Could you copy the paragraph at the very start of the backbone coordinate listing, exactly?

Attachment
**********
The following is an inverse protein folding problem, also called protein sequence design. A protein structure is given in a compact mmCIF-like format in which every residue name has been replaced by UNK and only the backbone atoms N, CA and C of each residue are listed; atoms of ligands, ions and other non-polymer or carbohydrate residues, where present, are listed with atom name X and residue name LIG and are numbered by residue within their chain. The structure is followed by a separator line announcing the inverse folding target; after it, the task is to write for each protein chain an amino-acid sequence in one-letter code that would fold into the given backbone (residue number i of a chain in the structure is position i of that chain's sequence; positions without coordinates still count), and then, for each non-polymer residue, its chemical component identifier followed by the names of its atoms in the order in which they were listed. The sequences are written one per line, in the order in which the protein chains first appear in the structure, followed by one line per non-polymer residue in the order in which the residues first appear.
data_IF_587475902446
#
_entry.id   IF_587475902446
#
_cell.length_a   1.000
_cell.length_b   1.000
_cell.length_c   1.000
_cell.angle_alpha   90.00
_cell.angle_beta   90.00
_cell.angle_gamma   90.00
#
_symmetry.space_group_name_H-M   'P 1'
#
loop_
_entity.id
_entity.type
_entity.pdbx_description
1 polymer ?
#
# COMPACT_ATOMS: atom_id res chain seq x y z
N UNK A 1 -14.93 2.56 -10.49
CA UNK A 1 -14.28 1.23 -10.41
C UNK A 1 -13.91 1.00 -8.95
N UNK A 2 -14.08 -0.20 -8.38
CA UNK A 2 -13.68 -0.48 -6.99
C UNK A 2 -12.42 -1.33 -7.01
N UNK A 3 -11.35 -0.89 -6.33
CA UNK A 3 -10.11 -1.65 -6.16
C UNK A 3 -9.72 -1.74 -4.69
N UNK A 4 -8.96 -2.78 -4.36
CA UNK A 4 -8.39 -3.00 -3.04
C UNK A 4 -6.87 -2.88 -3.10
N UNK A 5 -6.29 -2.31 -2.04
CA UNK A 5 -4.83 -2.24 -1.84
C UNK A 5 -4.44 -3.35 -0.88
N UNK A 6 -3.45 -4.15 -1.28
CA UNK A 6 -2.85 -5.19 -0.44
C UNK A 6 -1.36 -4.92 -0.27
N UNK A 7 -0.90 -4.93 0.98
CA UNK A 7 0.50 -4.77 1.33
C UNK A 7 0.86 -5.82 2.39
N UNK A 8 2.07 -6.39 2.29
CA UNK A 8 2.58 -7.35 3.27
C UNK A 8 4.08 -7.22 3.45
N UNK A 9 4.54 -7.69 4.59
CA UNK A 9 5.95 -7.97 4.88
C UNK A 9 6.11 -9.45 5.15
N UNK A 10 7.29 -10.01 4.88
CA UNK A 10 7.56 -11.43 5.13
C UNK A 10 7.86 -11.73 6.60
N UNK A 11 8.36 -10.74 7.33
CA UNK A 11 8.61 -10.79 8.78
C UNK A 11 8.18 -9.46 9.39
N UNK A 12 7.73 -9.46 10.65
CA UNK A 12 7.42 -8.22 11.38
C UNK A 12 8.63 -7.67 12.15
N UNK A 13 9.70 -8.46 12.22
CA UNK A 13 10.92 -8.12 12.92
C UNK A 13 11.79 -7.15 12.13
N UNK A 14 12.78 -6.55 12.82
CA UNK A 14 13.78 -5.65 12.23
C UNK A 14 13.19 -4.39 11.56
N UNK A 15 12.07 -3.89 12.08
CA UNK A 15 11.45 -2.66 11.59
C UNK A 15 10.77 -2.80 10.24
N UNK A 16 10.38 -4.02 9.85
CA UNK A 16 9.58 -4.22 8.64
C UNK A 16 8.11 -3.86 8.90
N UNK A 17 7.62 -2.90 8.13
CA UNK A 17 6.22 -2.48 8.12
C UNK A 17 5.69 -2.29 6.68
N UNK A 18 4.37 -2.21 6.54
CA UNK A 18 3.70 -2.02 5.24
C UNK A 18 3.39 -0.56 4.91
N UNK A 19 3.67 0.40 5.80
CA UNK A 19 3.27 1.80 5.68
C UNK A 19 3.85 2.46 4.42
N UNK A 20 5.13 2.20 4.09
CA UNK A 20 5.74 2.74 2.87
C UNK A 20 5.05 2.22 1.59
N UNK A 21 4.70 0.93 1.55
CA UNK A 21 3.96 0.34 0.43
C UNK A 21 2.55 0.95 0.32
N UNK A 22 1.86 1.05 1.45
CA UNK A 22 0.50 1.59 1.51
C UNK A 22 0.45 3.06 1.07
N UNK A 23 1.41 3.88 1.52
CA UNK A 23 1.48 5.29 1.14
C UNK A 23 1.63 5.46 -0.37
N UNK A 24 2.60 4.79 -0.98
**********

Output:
The following is an inverse protein folding problem, also called protein sequence design. A protein structure is given in a compact mmCIF-like format in which every residue name has been replaced by UNK and only the backbone atoms N, CA and C of each residue are listed; atoms of ligands, ions and other non-polymer or carbohydrate residues, where present, are listed with atom name X and residue name LIG and are numbered by residue within their chain. The structure is followed by a separator line announcing the inverse folding target; after it, the task is to write for each protein chain an amino-acid sequence in one-letter code that would fold into the given backbone (residue number i of a chain in the structure is position i of that chain's sequence; positions without coordinates still count), and then, for each non-polymer residue, its chemical component identifier followed by the names of its atoms in the order in which they were listed. The sequences are written one per line, in the order in which the protein chains first appear in the structure, followed by one line per non-polymer residue in the order in which the residues first appear.